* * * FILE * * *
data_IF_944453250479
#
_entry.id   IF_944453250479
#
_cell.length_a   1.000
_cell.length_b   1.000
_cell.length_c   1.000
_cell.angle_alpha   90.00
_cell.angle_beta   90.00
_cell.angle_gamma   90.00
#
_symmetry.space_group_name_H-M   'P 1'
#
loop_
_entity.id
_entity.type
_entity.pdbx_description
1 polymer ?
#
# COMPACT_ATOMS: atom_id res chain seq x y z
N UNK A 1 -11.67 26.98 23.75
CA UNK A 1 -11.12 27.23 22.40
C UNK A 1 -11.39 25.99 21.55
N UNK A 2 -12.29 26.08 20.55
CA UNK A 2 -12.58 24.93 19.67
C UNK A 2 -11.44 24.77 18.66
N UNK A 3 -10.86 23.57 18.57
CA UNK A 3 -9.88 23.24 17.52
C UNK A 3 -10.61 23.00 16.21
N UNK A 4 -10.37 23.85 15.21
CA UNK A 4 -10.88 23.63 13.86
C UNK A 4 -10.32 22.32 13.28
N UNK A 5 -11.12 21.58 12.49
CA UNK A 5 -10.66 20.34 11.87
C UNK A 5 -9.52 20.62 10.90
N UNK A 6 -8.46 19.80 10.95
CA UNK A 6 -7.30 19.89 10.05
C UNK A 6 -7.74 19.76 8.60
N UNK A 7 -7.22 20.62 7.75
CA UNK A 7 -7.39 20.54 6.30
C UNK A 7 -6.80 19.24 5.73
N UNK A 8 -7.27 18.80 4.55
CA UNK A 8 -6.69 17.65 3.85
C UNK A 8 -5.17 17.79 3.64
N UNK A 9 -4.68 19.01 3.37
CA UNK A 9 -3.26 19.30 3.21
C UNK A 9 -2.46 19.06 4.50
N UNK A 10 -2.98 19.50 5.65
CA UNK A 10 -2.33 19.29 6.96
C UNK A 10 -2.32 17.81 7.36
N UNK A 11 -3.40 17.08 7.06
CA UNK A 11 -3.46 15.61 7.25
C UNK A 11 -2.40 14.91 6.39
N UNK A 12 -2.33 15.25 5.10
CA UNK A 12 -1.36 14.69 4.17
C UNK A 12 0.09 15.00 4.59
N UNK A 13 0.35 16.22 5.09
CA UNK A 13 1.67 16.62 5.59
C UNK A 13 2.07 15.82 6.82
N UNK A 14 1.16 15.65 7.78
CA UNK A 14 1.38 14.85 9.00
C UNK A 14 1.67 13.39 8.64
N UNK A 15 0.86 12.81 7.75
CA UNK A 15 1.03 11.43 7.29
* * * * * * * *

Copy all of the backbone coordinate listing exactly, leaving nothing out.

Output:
data_IF_944453250479
#
_entry.id   IF_944453250479
#
_cell.length_a   1.000
_cell.length_b   1.000
_cell.length_c   1.000
_cell.angle_alpha   90.00
_cell.angle_beta   90.00
_cell.angle_gamma   90.00
#
_symmetry.space_group_name_H-M   'P 1'
#
loop_
_entity.id
_entity.type
_entity.pdbx_description
1 polymer ?
#
# COMPACT_ATOMS: atom_id res chain seq x y z
N UNK A 1 -11.67 26.98 23.75
CA UNK A 1 -11.12 27.23 22.40
C UNK A 1 -11.39 25.99 21.55
N UNK A 2 -12.29 26.08 20.55
CA UNK A 2 -12.58 24.93 19.67
C UNK A 2 -11.44 24.77 18.66
N UNK A 3 -10.86 23.57 18.57
CA UNK A 3 -9.88 23.24 17.52
C UNK A 3 -10.61 23.00 16.21
N UNK A 4 -10.37 23.85 15.21
CA UNK A 4 -10.88 23.63 13.86
C UNK A 4 -10.32 22.32 13.28
N UNK A 5 -11.12 21.58 12.49
CA UNK A 5 -10.66 20.34 11.87
C UNK A 5 -9.52 20.62 10.90
N UNK A 6 -8.46 19.80 10.95
CA UNK A 6 -7.30 19.89 10.05
C UNK A 6 -7.74 19.76 8.60
N UNK A 7 -7.22 20.62 7.75
CA UNK A 7 -7.39 20.54 6.30
C UNK A 7 -6.80 19.24 5.73
N UNK A 8 -7.27 18.80 4.55
CA UNK A 8 -6.69 17.65 3.85
C UNK A 8 -5.17 17.79 3.64
N UNK A 9 -4.68 19.01 3.37
CA UNK A 9 -3.26 19.30 3.21
C UNK A 9 -2.46 19.06 4.50
N UNK A 10 -2.98 19.50 5.65
CA UNK A 10 -2.33 19.29 6.96
C UNK A 10 -2.32 17.81 7.36
N UNK A 11 -3.40 17.08 7.06
CA UNK A 11 -3.46 15.61 7.25
C UNK A 11 -2.40 14.91 6.39
N UNK A 12 -2.33 15.25 5.10
CA UNK A 12 -1.36 14.69 4.17
C UNK A 12 0.09 15.00 4.59
N UNK A 13 0.35 16.22 5.09
CA UNK A 13 1.67 16.62 5.59
C UNK A 13 2.07 15.82 6.82
N UNK A 14 1.16 15.65 7.78
CA UNK A 14 1.38 14.85 9.00
C UNK A 14 1.67 13.39 8.64
N UNK A 15 0.86 12.81 7.75
CA UNK A 15 1.03 11.43 7.29